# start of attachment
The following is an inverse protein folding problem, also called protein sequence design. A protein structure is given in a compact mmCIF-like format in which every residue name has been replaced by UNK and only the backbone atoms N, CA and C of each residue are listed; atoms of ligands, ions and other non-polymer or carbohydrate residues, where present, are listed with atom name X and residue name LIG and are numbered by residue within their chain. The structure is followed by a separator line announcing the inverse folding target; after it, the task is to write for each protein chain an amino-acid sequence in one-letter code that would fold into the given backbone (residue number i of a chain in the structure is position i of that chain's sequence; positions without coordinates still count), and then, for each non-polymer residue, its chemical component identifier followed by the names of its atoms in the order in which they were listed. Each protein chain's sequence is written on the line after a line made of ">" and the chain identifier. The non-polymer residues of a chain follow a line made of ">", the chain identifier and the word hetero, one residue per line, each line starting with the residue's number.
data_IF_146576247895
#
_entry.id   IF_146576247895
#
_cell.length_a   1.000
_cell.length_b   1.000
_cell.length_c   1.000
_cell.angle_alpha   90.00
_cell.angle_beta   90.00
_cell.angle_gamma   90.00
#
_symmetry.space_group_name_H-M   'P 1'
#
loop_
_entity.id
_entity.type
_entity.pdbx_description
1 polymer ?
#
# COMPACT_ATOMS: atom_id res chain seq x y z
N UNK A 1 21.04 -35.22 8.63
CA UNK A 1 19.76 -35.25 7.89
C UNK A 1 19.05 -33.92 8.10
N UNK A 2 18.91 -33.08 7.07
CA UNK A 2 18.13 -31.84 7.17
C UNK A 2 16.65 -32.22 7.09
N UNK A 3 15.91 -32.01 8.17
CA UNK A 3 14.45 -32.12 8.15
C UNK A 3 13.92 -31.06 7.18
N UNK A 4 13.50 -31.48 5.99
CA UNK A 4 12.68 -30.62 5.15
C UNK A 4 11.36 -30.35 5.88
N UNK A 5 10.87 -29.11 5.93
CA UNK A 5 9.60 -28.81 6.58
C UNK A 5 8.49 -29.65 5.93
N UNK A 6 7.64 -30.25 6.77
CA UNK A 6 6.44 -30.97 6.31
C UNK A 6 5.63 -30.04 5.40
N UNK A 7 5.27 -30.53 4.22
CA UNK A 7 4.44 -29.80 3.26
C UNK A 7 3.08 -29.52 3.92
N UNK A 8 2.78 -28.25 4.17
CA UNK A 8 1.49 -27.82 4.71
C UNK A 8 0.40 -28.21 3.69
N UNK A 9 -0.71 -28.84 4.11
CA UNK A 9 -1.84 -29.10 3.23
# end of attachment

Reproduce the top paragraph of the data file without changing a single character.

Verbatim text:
The following is an inverse protein folding problem, also called protein sequence design. A protein structure is given in a compact mmCIF-like format in which every residue name has been replaced by UNK and only the backbone atoms N, CA and C of each residue are listed; atoms of ligands, ions and other non-polymer or carbohydrate residues, where present, are listed with atom name X and residue name LIG and are numbered by residue within their chain. The structure is followed by a separator line announcing the inverse folding target; after it, the task is to write for each protein chain an amino-acid sequence in one-letter code that would fold into the given backbone (residue number i of a chain in the structure is position i of that chain's sequence; positions without coordinates still count), and then, for each non-polymer residue, its chemical component identifier followed by the names of its atoms in the order in which they were listed. Each protein chain's sequence is written on the line after a line made of ">" and the chain identifier. The non-polymer residues of a chain follow a line made of ">", the chain identifier and the word hetero, one residue per line, each line starting with the residue's number.